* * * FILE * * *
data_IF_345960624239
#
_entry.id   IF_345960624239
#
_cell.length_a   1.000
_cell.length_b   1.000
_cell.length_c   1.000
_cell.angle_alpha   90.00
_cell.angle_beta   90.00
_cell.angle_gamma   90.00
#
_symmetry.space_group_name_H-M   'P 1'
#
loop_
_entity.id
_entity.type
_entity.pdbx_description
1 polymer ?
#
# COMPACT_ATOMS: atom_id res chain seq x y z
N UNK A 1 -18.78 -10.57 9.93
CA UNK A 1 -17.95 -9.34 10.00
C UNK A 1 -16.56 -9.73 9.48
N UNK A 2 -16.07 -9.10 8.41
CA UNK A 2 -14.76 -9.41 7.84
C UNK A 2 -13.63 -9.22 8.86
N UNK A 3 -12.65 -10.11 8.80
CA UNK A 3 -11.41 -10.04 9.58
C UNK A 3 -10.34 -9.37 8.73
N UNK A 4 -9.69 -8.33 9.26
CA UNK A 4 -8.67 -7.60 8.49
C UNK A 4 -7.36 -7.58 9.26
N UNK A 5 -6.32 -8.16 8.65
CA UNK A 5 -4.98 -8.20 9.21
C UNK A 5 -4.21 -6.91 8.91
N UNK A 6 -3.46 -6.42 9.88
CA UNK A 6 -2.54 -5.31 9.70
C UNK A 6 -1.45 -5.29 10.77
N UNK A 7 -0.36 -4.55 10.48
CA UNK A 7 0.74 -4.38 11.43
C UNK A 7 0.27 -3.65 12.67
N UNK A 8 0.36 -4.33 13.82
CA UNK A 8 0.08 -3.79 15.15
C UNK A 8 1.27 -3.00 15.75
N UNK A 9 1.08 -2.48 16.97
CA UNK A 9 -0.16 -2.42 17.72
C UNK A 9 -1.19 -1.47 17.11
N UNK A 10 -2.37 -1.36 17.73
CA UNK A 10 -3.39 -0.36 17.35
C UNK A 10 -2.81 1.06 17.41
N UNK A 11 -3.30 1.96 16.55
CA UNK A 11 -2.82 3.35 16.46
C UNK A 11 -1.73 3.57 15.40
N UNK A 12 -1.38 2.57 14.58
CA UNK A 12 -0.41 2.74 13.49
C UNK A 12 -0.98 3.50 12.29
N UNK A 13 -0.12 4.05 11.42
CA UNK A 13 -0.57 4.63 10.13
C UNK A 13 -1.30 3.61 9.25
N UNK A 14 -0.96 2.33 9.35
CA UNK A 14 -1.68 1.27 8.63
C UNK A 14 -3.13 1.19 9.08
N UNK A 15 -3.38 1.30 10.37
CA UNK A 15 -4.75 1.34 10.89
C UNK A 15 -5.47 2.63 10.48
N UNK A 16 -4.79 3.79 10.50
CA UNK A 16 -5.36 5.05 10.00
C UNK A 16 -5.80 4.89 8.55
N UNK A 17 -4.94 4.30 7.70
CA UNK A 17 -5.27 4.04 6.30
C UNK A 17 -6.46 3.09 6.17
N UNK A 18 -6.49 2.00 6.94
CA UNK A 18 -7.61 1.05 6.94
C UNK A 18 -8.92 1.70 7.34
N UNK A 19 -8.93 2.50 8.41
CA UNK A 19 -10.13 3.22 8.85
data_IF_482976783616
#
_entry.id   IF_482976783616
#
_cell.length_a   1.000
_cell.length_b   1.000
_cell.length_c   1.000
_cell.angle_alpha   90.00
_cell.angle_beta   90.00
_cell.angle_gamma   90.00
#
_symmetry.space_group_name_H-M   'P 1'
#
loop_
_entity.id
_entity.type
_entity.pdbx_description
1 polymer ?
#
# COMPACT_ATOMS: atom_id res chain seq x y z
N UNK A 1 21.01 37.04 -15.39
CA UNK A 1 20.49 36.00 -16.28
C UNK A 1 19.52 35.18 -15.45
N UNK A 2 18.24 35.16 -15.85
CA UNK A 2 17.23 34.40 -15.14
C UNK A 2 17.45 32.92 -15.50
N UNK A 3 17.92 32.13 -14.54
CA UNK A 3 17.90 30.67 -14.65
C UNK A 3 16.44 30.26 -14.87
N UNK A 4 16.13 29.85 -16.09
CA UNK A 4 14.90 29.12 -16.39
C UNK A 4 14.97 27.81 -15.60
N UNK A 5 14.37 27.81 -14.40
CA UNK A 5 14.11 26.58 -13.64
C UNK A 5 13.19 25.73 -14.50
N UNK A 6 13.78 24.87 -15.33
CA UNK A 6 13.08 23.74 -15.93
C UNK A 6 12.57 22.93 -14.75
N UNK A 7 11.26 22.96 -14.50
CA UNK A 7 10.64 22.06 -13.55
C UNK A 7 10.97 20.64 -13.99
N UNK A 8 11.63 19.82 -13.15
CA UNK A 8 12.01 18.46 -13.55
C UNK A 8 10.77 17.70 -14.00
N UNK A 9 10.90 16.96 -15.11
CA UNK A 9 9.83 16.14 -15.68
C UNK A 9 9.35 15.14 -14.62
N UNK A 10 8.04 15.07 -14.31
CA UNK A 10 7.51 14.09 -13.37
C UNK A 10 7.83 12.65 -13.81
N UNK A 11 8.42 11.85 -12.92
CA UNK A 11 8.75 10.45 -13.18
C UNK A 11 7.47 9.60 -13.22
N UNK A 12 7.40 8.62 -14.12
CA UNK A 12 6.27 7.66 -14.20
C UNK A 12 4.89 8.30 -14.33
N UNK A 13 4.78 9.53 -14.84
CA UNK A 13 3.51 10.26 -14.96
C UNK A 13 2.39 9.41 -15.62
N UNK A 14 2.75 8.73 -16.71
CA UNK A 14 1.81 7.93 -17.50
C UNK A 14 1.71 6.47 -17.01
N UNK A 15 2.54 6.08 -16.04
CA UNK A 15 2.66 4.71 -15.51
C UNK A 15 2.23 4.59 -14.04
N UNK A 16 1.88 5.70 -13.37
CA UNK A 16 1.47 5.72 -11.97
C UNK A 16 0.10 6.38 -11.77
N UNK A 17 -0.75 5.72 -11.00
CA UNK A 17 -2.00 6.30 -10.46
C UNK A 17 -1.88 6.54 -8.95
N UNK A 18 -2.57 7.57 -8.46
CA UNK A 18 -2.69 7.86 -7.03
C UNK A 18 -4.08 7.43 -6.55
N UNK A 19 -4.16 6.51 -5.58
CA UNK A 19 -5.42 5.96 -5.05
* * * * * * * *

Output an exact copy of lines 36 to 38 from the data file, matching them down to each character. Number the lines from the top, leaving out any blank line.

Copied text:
N UNK A 6 -3.46 -6.42 9.88
CA UNK A 6 -2.54 -5.31 9.70
C UNK A 6 -1.45 -5.29 10.77